Lets Ask Bill W. Q&A no.34

Lets Ask Bill Wilson

What contribution did Dr. Carl Jung make to A.A.?

Few people know that the first taproot of A.A. hit paydirt some thirty years ago in a physicians office. Dr. Carl Jung, that great pioneer in psychiatry was talking to an alcoholic patient. This is in effect what happened:

The patient, a prominent American businessman, had gone the typical alcoholic route. He had exhausted the possibilities of medicine and psychiatry in the United States and had then come to Dr. Jung as to a court of last resort. Carl Jung had treated him for a year and the patient, whom we shall call Mr. R., felt confident that the hidden springs underneath his compulsion to drink had been discovered and removed. Nevertheless, he found himself intoxicated within a short time after leaving Dr. Jung's care.

Now he was back, in a state of black despair. He asked Dr. Jung what the score was, and he got it. In substance, Dr. Jung said, "For some time after you came here, I continued to believe that you might be one of those rare cases who could make a recovery. But I must now frankly admit that I have never seen a single case recover through the psychiatric art where the neurosis is so severe as yours. Medicine has done all that it can for you, and that's where you stand."

Mr. R's depression deepened. He asked, "Is there no exception, is this really the end of the line for me?"

"Well," replied the doctor, "There are some exceptions, a very few. Here and there, once in a while, alcoholics have had what are called vital spiritual experiences. They appear to be in the nature of huge emotional displacements and rearrangements. Ideas, emotions and attitudes which were once the guiding forces of these men are suddenly cast to one side, and a completely new set of conceptions and motives begin to dominate them. In fact, I have been trying to produce some emotional rearrangement within you. With many types of neurotics, the methods which I employ are successful, but I have never been successful with an alcoholic of your description."

"But," protested the patient, "I'm a religious man, and I still have faith."

To this Dr. Jung replied, "Ordinary religious faith isn't enough. What I'm talking about is a transforming experience, a conversion experience, if you like. I can only recommend that you place yourself in the religious atmosphere of your own choice, that you recognize your own hopelessness, and that you cast yourself upon whatever God you think there is. The lightning of the transforming experience may then strike you. This you must try - it is your only way out." So spoke the great and humble physician.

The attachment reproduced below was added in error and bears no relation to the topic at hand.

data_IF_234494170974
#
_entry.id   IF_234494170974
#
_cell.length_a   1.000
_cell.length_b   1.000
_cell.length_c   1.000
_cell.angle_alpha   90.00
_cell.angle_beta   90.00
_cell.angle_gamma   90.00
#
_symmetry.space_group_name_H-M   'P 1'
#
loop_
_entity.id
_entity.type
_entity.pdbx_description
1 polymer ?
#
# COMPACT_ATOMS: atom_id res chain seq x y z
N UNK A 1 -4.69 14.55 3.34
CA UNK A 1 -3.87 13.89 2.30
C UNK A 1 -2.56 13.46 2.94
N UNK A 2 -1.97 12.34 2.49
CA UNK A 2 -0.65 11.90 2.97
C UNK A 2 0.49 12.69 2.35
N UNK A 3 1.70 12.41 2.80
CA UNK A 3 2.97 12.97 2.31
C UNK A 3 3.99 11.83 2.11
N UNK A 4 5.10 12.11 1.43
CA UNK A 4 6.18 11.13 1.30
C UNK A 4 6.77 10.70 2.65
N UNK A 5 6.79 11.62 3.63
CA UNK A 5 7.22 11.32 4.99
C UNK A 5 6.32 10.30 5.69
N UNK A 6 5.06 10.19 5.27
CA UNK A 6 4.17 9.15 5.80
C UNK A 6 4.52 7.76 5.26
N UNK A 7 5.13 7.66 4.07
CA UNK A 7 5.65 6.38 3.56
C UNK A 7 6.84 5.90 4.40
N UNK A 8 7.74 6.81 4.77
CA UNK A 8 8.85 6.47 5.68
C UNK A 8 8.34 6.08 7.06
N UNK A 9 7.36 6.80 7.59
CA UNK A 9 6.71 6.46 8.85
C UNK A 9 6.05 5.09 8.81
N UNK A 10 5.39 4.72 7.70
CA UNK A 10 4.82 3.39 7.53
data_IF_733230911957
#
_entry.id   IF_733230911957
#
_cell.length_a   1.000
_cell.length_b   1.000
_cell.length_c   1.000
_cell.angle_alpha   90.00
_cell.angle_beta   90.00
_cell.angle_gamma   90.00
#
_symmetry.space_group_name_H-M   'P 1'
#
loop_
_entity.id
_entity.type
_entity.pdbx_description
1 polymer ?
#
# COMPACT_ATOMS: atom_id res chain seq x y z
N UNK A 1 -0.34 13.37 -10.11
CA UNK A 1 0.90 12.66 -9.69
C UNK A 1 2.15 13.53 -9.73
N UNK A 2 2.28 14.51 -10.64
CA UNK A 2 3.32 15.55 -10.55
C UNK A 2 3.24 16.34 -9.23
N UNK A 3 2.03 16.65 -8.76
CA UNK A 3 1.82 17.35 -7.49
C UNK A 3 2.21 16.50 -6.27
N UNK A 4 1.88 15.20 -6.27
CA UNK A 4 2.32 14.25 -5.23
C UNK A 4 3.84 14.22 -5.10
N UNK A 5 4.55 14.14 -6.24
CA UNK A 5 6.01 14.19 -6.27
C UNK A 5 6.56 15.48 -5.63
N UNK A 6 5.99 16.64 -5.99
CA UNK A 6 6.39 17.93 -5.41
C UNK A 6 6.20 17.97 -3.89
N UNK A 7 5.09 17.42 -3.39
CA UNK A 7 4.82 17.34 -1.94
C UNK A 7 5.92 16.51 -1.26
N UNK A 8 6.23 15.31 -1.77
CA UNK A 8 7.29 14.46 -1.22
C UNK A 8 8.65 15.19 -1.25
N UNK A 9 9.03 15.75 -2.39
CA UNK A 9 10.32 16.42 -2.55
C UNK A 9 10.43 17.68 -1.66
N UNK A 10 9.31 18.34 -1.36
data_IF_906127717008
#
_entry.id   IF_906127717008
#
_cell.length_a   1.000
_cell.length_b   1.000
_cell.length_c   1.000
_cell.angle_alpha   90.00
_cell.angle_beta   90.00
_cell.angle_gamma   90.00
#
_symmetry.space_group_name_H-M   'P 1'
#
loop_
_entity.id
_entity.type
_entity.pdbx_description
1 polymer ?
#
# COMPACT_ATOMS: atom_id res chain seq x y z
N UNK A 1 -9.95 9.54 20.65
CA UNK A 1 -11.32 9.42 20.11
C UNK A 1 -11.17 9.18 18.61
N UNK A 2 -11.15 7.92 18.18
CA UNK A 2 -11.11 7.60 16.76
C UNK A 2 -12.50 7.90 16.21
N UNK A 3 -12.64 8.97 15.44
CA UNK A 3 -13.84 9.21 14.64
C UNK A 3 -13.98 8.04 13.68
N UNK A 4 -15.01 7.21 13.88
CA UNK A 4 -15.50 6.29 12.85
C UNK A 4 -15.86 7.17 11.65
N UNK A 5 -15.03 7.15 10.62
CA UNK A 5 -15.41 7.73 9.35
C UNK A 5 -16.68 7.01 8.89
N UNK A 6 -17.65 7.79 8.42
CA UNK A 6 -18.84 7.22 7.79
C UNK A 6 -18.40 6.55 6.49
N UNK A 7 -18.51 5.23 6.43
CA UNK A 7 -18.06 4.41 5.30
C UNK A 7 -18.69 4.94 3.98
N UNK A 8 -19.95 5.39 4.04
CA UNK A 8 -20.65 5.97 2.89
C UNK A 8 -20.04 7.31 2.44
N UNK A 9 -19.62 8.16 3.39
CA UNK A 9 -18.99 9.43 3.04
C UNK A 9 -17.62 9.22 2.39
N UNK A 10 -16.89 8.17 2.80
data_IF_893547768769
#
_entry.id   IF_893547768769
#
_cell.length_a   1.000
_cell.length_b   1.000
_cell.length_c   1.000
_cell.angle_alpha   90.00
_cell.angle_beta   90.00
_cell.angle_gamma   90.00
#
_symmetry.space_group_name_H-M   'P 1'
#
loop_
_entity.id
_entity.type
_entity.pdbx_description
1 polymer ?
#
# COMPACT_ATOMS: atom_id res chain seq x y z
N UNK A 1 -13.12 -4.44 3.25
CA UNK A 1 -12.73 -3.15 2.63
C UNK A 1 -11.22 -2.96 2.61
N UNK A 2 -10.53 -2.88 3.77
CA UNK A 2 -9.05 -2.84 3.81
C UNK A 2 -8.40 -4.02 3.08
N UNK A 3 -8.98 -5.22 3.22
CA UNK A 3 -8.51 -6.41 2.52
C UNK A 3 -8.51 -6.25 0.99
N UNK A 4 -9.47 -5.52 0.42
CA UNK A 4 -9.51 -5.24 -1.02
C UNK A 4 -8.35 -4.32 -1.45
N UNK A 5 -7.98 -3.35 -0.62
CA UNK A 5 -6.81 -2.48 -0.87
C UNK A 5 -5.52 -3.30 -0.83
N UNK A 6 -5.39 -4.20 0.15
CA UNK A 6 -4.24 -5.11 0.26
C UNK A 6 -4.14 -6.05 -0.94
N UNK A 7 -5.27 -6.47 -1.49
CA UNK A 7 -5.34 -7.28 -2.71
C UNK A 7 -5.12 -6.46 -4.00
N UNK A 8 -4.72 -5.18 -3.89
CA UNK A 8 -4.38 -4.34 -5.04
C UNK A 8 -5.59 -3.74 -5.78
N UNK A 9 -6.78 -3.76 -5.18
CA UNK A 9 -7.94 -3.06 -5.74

For the A.A.-to-be, this was a ten strike. Science had pronounced Mr. R. virtually hopeless. Dr. Jung's words had struck him at great depth, producing an immense deflation of his ego. Deflation at depth is today a cornerstone principle of A.A. There in Dr. Jung's office it was first employed on our behalf.

The patient, Mr. R., chose the Oxford Groups of that day as his religious association and atmosphere. Terribly chastened and almost helpless, he began to be active with them. To his intense joy and astonishment, the obsession to drink presently left him.

Returning to America, Mr. R. came upon an old school friend of mine, a chronic alcoholic. This friend - whom we shall call Ebby - was about to be committed to a State Hospital. At this juncture another vital ingredient was added to the synthesis. Mr. R., the alcoholic, began talking to Ebby, also an alcoholic and a kindred sufferer. This made for identification at depth, a second cardinal principle. Over this bridge of identification, Mr. R. passed Dr. Jung's verdict of how hopeless, medically and psychiatrically, most alcoholics were. He then introduced Ebby to the Oxford Groups where my friend promptly sobered up. (N.Y. City Med. Soc. Alcsm., April 28, 1958)


33. What is A.A.'s Success Rate? 35. Ebby's Message to Bill

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